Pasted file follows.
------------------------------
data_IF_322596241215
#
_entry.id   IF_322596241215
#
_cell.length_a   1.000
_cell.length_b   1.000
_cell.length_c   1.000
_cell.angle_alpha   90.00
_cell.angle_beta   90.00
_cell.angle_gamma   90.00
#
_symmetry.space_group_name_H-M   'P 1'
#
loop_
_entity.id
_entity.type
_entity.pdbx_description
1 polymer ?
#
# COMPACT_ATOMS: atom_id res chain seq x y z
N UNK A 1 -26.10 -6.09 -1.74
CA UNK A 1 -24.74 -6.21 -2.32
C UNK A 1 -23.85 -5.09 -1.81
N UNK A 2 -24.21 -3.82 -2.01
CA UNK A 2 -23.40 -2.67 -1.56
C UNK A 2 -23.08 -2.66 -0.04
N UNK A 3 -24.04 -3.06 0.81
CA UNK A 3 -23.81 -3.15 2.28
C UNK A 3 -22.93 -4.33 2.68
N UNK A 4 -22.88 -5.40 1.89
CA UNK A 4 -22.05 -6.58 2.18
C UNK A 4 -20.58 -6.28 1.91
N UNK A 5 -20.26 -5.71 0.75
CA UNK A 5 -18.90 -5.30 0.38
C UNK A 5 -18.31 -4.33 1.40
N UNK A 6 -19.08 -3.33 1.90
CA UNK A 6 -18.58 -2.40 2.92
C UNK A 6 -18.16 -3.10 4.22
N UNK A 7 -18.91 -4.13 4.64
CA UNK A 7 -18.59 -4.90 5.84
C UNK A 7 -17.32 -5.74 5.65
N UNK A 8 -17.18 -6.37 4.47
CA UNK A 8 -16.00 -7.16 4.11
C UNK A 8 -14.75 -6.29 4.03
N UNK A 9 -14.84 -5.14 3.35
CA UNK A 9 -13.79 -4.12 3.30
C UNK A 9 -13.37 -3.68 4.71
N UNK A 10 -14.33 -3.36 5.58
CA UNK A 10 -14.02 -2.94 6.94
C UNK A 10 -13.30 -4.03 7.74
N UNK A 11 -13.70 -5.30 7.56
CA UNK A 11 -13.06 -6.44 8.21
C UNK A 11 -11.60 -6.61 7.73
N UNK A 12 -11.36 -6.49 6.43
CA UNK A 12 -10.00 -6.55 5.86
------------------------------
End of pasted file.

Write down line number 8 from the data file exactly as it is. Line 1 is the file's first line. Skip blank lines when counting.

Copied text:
_cell.angle_alpha   90.00